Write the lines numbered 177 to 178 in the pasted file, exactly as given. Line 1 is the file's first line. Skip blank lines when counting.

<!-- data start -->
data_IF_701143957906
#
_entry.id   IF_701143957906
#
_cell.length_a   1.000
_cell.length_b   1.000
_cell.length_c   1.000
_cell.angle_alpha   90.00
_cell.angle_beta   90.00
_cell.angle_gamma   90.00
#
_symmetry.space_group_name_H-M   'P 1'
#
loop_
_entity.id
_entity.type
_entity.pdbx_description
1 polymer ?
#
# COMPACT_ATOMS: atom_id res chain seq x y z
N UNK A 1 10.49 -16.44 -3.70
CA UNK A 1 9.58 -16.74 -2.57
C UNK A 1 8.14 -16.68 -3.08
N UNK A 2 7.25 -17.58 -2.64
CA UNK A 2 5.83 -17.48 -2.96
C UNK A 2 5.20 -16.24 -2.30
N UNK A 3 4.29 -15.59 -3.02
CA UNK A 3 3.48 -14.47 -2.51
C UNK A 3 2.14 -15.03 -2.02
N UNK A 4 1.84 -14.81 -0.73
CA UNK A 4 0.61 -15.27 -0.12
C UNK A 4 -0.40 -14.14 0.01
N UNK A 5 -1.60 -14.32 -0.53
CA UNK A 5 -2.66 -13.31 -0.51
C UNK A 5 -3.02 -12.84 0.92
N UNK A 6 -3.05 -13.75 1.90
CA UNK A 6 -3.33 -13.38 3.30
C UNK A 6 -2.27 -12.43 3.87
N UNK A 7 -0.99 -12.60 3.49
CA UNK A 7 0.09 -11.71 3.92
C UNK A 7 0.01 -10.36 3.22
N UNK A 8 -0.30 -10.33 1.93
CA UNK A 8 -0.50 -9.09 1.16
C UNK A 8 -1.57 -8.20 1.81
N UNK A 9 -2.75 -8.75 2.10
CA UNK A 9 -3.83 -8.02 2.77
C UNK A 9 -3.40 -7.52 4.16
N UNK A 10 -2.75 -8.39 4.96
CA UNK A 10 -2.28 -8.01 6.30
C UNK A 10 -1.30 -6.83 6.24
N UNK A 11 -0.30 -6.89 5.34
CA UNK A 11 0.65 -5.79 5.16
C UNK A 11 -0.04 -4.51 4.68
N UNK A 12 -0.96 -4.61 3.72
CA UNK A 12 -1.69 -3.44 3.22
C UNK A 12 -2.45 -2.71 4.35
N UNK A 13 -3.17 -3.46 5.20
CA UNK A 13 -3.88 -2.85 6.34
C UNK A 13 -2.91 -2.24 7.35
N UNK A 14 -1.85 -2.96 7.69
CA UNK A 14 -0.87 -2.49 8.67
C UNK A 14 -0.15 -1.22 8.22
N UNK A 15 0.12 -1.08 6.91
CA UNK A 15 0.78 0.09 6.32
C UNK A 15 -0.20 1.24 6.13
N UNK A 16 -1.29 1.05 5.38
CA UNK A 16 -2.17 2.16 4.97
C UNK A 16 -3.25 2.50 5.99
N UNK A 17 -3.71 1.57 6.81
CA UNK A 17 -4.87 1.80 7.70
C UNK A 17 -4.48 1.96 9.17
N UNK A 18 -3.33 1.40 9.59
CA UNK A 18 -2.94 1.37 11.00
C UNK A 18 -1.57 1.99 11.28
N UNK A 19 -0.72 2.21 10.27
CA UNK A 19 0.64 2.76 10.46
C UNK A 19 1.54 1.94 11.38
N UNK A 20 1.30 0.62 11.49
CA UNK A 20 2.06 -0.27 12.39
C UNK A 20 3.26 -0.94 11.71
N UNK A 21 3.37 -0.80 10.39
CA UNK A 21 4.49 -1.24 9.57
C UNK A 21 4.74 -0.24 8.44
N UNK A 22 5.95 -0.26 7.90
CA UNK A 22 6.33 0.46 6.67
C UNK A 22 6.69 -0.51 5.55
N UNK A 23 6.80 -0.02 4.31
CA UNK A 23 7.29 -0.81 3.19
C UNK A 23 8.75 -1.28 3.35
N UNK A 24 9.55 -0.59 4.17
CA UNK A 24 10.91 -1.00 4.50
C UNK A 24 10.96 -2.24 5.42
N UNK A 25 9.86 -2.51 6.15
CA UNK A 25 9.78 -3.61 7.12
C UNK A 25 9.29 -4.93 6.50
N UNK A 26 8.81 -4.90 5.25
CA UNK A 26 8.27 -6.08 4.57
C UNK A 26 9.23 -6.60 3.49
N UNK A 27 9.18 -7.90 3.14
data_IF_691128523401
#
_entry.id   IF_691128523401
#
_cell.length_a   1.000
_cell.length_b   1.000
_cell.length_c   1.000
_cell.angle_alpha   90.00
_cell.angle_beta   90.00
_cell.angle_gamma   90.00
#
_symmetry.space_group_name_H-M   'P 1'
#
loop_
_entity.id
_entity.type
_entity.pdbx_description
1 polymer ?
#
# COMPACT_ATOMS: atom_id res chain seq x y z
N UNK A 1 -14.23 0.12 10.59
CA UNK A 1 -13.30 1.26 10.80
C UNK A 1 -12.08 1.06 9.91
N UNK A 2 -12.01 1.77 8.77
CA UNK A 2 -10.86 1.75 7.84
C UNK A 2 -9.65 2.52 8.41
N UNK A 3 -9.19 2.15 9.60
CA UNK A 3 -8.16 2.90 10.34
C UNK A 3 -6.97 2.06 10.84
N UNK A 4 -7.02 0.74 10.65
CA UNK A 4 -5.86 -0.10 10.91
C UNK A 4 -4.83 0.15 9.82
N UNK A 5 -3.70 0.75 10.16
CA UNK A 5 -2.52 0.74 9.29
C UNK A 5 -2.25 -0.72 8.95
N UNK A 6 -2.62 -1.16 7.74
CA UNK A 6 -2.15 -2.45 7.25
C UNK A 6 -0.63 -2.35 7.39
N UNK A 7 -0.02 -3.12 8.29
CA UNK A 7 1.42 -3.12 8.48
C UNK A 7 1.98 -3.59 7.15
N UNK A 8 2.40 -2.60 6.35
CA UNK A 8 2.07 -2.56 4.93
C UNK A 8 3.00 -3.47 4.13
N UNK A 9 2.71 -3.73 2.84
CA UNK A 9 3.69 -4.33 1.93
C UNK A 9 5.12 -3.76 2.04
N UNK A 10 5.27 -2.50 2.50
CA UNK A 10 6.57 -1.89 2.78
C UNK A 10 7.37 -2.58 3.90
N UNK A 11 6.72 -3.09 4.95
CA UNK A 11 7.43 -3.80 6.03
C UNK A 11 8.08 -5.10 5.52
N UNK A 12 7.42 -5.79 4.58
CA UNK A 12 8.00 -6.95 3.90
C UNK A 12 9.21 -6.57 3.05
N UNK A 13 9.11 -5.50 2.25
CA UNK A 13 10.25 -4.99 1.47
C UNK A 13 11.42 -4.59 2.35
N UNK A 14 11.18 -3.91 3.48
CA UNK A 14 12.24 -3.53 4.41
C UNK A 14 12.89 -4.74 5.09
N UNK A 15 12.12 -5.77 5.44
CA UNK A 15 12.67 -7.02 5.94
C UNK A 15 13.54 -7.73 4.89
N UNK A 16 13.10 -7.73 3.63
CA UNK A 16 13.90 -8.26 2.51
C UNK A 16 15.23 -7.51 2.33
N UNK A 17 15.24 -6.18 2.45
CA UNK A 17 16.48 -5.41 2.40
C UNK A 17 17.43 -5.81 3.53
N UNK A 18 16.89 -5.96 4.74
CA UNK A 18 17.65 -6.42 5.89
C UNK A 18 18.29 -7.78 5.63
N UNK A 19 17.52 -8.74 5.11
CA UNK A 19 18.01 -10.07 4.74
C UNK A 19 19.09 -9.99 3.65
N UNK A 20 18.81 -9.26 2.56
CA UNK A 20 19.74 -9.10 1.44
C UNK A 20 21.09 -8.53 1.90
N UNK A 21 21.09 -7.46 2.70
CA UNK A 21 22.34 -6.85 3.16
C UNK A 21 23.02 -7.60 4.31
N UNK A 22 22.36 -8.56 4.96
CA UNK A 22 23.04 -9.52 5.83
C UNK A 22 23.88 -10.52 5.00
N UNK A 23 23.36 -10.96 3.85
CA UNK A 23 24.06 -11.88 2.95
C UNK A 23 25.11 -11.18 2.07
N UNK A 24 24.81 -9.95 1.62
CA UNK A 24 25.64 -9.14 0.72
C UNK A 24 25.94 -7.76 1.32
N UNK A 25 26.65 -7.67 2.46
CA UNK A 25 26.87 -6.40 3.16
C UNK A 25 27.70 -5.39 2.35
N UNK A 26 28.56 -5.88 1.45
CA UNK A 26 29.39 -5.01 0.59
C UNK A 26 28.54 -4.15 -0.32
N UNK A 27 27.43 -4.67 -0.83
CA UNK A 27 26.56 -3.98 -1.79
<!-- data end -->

N UNK A 20 18.81 -9.26 2.56
CA UNK A 20 19.74 -9.10 1.44